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Suppose we are given a measure $d\mu$. I have seen in some physics textbooks that we often define a new measure in terms of this measure, let's say $$d\rho = f\,d\mu,$$ where $f$ is some integrable function.

My experience with measure theory is entirely self-taught, and so this may be incorrect, but I interpret this as saying, $$\rho(E) = \int_E f\,d\mu$$ for some $E$ in the $\sigma$-algebra (i.e. an application of the Radon-Nikodym Theorem).

Is this correct? If so, why is this often of interest in physics, I see it come up so often that I am beginning to wonder why this is. Is it simply out of notational convenience, or is it meant to show some underlying relation?

Or rather, should this be viewed in terms of infinitesimals instead of measure?

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What you wrote is not an application of the Radon-Nikodym theorem. Given a measurable $f\geq 0$, the set function $\rho(E)=\int_Ef\,d\mu$ automatically defines a positive measure simply by monotone convergence; also we have absolute continuity $\rho\ll \mu$ (i.e for every measurable set $E$, $\mu(E)=0\implies \rho(E)=0$). The Radon-Nikodym theorem talks about the non-trivial converse!

You are right in that if $(X,\mathfrak{M})$ is the measurable space under consideration, then \begin{align} d\rho=f\,d\mu\,&:\iff \text{for every $E\in\mathfrak{M}$, $\rho(E)=\int_Ef\,d\mu$}. \end{align} So, the symbol on the left is shorthand notation for the right. The question of whether something should be viewed as a statement about measures/ differential forms etc boils down to context. A very common situation where this comes up is when computing center of masses, moments of inertia etc. One often starts out with a 'mass density' function $\rho$ on $\Bbb{R}^3$, and defines a measure $dm=\rho\,dV$, where $dV\equiv d\lambda_3$ denotes the 3-dimensional Lebesgue measure, and $dm$ now denotes the mass-measure for the body under consideration. Of course, not all types of masses can be described by such density functions with respect to Lebesgue measure (the prototypical example being point masses, so the Radon-Nikodym theorem doesn't apply to them). See this for a related discussion.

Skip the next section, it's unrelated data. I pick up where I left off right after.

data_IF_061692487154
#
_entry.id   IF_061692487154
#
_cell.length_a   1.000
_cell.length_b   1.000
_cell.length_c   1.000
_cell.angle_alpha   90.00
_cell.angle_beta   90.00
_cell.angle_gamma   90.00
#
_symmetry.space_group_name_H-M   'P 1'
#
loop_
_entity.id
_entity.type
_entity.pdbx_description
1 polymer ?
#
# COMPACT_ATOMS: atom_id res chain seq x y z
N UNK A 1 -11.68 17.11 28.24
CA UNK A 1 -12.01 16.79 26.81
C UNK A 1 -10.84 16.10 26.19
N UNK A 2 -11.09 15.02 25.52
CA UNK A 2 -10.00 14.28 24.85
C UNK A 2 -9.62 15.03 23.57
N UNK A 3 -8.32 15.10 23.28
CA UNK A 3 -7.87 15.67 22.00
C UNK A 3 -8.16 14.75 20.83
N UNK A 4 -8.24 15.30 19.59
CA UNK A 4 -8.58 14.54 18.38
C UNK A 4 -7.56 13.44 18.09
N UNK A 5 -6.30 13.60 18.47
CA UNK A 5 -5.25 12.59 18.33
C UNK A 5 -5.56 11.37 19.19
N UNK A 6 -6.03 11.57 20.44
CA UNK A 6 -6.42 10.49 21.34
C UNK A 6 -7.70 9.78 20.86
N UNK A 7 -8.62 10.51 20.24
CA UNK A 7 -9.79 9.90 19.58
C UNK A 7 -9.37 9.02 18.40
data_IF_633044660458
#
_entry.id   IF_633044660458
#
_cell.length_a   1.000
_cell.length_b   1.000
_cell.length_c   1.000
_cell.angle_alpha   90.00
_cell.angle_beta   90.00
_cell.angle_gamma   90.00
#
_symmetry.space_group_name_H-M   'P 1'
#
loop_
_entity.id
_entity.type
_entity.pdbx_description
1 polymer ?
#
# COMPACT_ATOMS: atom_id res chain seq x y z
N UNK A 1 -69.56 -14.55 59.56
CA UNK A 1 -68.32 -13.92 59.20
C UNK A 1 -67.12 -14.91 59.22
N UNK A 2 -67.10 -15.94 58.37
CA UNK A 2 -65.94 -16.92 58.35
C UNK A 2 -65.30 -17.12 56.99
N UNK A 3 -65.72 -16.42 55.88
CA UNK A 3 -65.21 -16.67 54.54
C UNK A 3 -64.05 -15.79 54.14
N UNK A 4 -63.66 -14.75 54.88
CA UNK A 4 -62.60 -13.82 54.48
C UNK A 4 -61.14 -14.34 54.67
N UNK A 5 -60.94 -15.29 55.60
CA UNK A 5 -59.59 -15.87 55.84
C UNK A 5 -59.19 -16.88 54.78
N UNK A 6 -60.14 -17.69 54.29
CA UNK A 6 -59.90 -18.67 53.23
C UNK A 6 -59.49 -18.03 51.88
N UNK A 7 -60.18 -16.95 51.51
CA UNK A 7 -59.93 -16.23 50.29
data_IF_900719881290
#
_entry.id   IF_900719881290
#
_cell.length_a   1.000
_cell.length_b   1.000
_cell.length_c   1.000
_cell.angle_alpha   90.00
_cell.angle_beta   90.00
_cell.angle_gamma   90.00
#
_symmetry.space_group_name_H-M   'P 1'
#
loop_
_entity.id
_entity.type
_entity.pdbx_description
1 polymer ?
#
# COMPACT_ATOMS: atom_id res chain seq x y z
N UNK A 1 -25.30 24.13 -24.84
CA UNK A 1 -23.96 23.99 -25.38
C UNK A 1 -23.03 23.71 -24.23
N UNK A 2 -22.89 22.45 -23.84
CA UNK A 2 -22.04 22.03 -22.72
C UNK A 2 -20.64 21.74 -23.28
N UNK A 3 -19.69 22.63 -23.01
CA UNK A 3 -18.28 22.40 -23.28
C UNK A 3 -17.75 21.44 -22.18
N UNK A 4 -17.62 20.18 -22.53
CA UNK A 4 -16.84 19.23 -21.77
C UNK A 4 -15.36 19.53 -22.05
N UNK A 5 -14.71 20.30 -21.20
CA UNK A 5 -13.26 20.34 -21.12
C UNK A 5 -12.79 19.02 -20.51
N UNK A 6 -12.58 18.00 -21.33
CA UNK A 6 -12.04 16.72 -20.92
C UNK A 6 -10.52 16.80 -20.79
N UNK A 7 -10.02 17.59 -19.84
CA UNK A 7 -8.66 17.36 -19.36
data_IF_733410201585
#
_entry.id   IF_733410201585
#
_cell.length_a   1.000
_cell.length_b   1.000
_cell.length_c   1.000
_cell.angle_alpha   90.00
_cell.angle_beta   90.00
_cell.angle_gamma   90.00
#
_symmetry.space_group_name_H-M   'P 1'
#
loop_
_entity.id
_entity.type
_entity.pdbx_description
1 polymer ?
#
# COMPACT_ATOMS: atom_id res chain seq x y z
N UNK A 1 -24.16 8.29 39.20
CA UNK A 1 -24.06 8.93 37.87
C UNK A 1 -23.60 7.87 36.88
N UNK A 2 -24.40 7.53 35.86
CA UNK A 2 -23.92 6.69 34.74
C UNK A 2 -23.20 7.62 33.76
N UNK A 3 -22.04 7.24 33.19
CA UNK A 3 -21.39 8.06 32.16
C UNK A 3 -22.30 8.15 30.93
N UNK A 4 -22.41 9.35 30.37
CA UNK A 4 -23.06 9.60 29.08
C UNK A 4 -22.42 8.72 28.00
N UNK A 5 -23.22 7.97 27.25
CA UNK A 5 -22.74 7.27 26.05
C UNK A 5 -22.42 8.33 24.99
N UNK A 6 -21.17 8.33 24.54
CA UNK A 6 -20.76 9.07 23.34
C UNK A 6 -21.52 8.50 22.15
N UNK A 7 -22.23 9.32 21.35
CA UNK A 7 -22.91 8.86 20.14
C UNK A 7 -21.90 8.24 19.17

If you allow for $f$ to be not just non-negative, but if you allow $f\in L^1(\mu)$ to be signed or even complex-valued, then you get a corresponding signed/complex measure. Signed measures are also interesting, because we can use them to describe charge distributions.

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  • $\begingroup$ Thanks! So this is really short-hand for when we describe a measure in terms of an integral and there's not much more to it? $\endgroup$
    – CBBAM
    Jul 16, 2022 at 19:23
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    $\begingroup$ @CBBAM right, it's just a quick way of writing down the definition of the new measure from old ones by prescribing a density, and encoding it in a familiar notation. $\endgroup$
    – peek-a-boo
    Jul 16, 2022 at 19:24

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